DJ Shadow (Josh Davis) secured a paramount moment and time in music history back in the fall of 1996 with one LP - an album that has yet to lose its relevance and impact 20 years later.

Endtroducing... is the debut studio album from one of hip-hop's most profound producers, who reinvented the art form of sampling by composing an entire project through erratic sonic clips found at various vinyl record shops in his Cali-based hometown. It's a process captured visually on the album's cover, through a now iconic photograph snapped by Irish, California-based photographer B+ (otherwise known as Brian Cross.) The vinyl, the blurry face, the cat, the '90s aesthetic, it's all there. And like the project it envelops, its timelessness stands as classic.

To celebrate his landmark work, Endtroducing... is now being reintroduced two decades later with a new endtrospective edition from DJ Shadow, which features demos, alternative takes, live versions and exclusive remixes from Hudson Mohawke, Clams Casino and Salva, which is set for release on October 28. And to better understand the art behind the music and where it stands today, we spoke to B+ about capturing the essence of something so iconic. The story goes something like this:

The Story

"I was interested in photography in Ireland but there was no fine arts degree in photography in Ireland at that time. L.A was the most likely place for me to be. I did paint but mainly I did photography so my degree says painting but I was already doing photography. I wasn't photographing musicians or anything, I was more interested in the world of ideas. Whereas painting, to me, was still very much a craft. So when I came to California, it was to study photography properly.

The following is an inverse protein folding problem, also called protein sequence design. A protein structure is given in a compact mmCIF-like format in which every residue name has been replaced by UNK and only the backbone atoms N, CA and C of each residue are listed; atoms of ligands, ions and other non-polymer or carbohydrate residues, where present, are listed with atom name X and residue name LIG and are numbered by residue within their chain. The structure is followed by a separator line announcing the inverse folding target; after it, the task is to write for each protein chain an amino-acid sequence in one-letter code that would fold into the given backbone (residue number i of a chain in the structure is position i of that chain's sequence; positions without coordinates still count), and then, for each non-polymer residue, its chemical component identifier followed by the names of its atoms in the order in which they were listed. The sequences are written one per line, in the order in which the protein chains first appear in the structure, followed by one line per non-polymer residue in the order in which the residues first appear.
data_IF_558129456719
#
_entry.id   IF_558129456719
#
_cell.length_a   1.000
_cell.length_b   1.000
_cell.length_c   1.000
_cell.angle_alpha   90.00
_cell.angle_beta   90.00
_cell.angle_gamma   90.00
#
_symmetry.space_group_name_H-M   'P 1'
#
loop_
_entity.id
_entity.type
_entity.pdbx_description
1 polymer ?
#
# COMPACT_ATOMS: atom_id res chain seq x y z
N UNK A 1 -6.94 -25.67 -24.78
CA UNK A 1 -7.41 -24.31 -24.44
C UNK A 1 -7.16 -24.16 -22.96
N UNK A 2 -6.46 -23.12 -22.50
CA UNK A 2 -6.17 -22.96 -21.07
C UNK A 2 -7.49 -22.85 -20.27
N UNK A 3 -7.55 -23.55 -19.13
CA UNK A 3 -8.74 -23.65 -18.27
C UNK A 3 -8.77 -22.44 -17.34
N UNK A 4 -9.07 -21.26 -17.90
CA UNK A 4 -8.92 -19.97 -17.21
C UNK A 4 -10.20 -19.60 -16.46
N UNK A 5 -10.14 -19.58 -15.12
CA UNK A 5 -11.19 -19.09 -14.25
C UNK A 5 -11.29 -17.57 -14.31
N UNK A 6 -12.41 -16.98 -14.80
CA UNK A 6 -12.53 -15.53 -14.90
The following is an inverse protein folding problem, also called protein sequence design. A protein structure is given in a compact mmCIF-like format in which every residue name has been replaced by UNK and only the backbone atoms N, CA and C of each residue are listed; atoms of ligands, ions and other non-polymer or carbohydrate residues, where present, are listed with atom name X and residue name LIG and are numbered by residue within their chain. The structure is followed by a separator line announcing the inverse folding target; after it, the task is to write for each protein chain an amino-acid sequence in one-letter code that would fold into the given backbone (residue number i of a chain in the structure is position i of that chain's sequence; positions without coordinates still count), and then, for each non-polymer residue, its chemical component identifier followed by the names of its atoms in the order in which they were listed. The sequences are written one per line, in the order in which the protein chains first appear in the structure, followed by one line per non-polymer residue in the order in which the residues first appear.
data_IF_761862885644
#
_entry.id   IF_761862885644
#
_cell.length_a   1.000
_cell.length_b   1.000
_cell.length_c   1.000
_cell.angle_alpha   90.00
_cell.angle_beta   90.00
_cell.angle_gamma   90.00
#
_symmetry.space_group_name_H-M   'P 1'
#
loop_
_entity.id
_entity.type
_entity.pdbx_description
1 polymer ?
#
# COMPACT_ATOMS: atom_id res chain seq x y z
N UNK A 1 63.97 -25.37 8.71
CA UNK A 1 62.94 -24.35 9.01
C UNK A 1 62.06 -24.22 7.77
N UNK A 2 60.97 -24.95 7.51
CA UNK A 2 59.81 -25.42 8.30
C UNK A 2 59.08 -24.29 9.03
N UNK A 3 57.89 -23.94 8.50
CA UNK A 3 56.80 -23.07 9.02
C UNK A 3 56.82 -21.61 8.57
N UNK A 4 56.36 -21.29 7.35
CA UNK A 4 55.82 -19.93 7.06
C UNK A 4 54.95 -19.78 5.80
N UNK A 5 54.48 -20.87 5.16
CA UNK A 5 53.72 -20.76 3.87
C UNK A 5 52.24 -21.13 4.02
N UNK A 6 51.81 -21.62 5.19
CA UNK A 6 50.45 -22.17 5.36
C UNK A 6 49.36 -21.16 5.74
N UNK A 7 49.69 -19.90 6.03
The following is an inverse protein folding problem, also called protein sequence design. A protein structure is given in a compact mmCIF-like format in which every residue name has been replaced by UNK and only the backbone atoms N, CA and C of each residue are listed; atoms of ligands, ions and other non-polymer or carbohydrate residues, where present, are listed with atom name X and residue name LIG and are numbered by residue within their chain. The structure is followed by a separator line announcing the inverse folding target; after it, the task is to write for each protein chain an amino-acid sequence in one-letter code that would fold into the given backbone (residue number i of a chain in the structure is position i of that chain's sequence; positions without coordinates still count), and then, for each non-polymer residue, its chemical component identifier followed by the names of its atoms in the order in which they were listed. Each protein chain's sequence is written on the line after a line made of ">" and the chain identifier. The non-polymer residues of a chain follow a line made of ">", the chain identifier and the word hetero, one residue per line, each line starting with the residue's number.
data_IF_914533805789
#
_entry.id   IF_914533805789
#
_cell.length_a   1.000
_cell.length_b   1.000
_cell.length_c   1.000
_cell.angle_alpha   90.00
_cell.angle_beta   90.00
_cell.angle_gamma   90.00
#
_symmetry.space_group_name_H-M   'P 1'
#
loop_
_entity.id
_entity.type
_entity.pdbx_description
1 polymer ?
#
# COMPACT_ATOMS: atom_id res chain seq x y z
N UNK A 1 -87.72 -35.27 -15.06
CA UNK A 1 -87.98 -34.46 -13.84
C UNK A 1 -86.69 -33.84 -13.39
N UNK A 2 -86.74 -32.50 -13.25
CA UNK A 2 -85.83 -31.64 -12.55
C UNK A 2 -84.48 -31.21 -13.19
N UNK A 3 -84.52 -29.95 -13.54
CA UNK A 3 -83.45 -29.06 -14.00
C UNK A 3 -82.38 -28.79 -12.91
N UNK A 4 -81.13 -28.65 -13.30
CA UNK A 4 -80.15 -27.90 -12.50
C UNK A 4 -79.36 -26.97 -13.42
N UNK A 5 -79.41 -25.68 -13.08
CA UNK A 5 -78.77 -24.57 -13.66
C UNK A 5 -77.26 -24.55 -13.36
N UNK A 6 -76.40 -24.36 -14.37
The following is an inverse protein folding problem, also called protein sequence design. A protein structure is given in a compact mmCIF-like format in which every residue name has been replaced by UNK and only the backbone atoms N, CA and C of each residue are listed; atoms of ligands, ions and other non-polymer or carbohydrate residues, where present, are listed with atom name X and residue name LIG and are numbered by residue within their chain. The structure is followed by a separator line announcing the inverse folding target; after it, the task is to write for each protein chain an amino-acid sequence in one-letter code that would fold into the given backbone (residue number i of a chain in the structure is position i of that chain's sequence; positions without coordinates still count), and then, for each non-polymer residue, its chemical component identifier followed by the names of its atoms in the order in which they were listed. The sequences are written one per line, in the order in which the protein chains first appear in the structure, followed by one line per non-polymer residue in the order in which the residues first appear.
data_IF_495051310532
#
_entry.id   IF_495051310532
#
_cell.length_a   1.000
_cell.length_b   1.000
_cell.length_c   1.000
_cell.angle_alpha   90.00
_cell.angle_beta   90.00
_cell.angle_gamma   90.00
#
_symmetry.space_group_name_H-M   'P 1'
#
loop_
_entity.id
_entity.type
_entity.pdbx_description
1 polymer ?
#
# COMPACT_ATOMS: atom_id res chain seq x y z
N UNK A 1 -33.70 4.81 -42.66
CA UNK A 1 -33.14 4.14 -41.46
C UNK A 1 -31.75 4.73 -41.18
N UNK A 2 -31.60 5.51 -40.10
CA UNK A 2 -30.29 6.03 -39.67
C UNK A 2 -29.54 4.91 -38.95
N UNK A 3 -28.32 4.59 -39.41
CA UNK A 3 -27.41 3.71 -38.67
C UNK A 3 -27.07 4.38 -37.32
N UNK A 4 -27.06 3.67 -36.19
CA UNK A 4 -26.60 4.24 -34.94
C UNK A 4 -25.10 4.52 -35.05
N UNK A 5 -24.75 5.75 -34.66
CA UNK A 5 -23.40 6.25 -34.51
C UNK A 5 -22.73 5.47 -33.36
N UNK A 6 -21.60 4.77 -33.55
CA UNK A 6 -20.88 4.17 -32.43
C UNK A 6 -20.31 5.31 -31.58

"I was interested in music, obviously. I had even come to the States for the first time in 1988 on a J-1, which is a student visa. I spent most of my time in San Francisco and I spent most of my money buying records. So while I was at CalArts, during the first year, a professor there sort of suggested, "Why don't you do some work with hip-hop? You're always talking about it." And that was really the transformation that happened there. I started work on that and that became a book called It's Not About A Salary and that came out in 1993.

"But in the process of doing all of that, a guy by the name of Mike Nardone, who had a radio show down here at the time, introduced me to this young guy from the Bay Area, who was doing these tapes - these collage tapes, basically - and it was Shadow. So I heard about him fairly early. Through a magazine I was working for at the time, I met Jeff Chang of 'Who We Be' and 'We Gon Be Alright' and 'Can't Stop Won't Stop' and Jeff was working with SoleSides, which basically what became Quannum Projects. Blackalicious, Lyrics Born, Shadow.

"I remember when I was working on my book, I had a question. I had a sample and they were like, "Just call Shadow." And I remember calling him and they came to LA not long after that. They needed photos so I did some photos. When it came time to do the record, he called me. With Josh (Shadow), he is very straightforward. It was his idea to go to the store. It was his idea to not be on the cover. It was his idea to put the rest of the crew digging. Everything except the actual framing of the image itself.